The recent poll results released on Monday by the National Democratic Institute (NDI) and CRRC Georgia show that Georgians evaluate the performance of the country’s leaders and ministries as average, with low ratings.
Controversial opinions about NDI polling
By Tea Mariamidze
Tuesday, May 16
Although Georgians are split in their assessment of the country’s direction, they are unified in believing that the country is a better place than it was 15 years ago. People are also optimistic about the more distant future, with 69 percent believing the next generation will be better off.
The President and Prime Minister’s assessment is most favorable, with almost identical ratings at 27 percent positive and 50 percent average rating for the president, and a 25 percent positive, 53 percent average for the Prime Minister.
Among the government officials, Tbilisi Mayor has the lowest performance ranking, with 52 percent assessing his office badly and only 8 percent positively.
“We see a lack of enthusiasm about the performance of government and political parties, with Georgians largely unimpressed and unaligned,” stated NDI Senior Director Laura Thornton.
The Healthcare, Justice, and Defense ministries receive the highest net positive performance assessments, while Agriculture, Economy, and Finance are evaluated negatively.
With regard to institutions, the church, public service halls, and the army are assessed most favorably, while the courts, Tbilisi City Council, and Parliament perform poorly.
Party support remains low in Georgia, with 42 percent reporting that no party is closest to them or they don’t know. The ruling Georgian Dream (GD) party receives 29 percent support, down from 40 percent in November, followed by the United National Movement (UNM) with 10 percent. The Alliance of Patriots and the Labor Party have 4 percent and 3 percent respectively, and no other party was outside the margin of error.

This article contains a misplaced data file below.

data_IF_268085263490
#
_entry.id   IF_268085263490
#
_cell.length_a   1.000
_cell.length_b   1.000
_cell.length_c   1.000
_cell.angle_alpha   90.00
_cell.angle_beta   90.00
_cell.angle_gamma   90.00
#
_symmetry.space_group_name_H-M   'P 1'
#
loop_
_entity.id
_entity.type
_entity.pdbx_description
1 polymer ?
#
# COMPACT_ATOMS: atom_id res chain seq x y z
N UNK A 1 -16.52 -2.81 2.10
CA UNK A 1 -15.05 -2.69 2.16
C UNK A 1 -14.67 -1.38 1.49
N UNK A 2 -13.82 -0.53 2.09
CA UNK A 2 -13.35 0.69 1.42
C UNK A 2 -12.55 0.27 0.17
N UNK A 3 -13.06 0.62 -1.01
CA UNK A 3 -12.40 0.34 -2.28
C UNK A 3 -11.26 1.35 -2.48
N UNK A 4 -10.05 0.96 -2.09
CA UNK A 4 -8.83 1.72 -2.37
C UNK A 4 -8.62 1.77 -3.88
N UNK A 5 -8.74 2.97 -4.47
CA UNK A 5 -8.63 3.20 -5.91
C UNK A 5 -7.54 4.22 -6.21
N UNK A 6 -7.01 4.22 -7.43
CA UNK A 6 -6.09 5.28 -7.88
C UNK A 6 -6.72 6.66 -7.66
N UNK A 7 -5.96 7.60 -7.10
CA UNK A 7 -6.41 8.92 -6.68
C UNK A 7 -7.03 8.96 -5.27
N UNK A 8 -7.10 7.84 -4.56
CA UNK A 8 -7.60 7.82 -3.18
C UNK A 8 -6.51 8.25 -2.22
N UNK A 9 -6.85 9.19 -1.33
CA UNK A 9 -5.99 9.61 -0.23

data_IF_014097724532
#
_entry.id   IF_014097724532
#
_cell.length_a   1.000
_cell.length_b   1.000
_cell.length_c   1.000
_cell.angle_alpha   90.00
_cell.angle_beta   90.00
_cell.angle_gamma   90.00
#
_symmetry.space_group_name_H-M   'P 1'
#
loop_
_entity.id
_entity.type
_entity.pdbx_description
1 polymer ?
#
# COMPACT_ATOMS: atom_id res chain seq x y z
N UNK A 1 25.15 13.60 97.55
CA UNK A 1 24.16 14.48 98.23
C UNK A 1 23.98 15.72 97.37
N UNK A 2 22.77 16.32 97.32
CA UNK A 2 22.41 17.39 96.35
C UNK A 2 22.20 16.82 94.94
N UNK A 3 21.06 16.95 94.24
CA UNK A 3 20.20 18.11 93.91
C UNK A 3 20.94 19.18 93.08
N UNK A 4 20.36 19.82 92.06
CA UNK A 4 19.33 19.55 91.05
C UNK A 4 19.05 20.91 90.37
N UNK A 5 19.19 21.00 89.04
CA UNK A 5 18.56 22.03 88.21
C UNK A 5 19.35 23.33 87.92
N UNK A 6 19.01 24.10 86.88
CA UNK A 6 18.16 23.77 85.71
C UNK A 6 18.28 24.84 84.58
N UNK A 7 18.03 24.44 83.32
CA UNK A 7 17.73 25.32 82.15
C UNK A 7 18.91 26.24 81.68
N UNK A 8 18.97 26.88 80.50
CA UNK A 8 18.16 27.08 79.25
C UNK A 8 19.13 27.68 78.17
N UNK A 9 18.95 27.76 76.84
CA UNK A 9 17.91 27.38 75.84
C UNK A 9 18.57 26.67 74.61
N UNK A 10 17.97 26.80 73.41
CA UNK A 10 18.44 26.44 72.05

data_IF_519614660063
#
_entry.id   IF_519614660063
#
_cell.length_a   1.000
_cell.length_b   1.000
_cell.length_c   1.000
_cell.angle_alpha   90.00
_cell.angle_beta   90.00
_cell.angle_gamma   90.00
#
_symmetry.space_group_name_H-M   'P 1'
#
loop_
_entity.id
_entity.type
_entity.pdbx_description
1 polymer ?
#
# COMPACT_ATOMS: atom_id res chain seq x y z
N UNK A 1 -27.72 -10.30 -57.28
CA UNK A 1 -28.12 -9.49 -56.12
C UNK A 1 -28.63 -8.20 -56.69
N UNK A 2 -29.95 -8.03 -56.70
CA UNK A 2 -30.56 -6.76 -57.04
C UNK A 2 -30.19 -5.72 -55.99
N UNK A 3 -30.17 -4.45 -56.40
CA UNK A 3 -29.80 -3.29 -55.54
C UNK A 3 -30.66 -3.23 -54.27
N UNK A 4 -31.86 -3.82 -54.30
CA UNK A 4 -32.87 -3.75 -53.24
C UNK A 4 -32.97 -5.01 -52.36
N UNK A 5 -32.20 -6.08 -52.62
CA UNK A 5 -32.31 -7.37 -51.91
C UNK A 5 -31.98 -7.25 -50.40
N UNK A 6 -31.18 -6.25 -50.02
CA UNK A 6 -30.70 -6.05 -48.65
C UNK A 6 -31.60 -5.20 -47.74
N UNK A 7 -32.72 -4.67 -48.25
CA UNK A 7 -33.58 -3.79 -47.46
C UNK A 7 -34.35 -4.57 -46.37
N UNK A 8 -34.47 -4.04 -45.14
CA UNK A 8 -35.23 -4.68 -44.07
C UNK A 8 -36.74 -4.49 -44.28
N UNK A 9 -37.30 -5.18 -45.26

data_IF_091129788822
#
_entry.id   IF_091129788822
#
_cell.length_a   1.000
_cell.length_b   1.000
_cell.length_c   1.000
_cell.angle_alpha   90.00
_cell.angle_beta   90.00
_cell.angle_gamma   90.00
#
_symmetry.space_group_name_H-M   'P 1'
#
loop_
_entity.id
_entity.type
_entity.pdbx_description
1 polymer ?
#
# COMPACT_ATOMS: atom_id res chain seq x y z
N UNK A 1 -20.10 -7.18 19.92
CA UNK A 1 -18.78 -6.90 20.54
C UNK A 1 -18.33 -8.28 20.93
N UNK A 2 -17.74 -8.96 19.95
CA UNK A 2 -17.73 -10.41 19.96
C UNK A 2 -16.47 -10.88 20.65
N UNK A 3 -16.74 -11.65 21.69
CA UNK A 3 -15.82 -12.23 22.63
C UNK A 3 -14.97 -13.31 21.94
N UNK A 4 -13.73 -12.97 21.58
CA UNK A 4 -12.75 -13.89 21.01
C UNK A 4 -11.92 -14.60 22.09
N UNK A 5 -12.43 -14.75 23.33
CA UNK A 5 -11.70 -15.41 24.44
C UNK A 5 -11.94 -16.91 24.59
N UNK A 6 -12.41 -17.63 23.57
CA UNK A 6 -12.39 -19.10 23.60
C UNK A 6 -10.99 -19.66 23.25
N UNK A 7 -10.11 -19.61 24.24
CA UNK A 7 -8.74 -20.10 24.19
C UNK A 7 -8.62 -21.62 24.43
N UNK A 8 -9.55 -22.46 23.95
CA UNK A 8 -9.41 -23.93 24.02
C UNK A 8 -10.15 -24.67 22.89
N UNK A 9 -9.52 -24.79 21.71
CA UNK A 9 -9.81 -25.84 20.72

On the proposed constitutional amendments, most citizens (84 percent) believe they should directly elect the president, rather than have elected officials do so, including those who support the ruling GD party. A majority would also like to directly elect their majoritarian MPs (47 percent), while 28 percent favor dropping the majoritarian system.
“Georgians want to be able to choose their representatives themselves, rather than rely on intermediaries to decide for them. Those who insist on the adoption of indirect elections will have to make a strong case as to why and how this directly benefits Georgian citizens,” Thornton added.
A opposition UNM member, Nika Melia, says that the poll results clarify that the population do not trust the political parties.
“The study showed that the large part of the population is dissatisfied with the existing situation. Total unemployment also further aggravates the situation. The society has lost faith in a better tomorrow, including the belief in political parties. This is a great challenge for us as the main opposition party,” he said.
Tbilisi Mayor Davit Narmania is not satisfied with the poll results. He believes the survey does not reflect the reality.
“I think the attitude of the population towards the City Hall is much better, positive and high-profile,” he claimed.
The NDI poll results reflect data collected from April 7 to April 28 through face-to-face interviews with a nationwide representative sample of Georgia’s adult population, excluding the Russian occupied territories of Georgia – Abkhazia and Tskhinvali (South Ossetia) that included 2,493 completed interviews.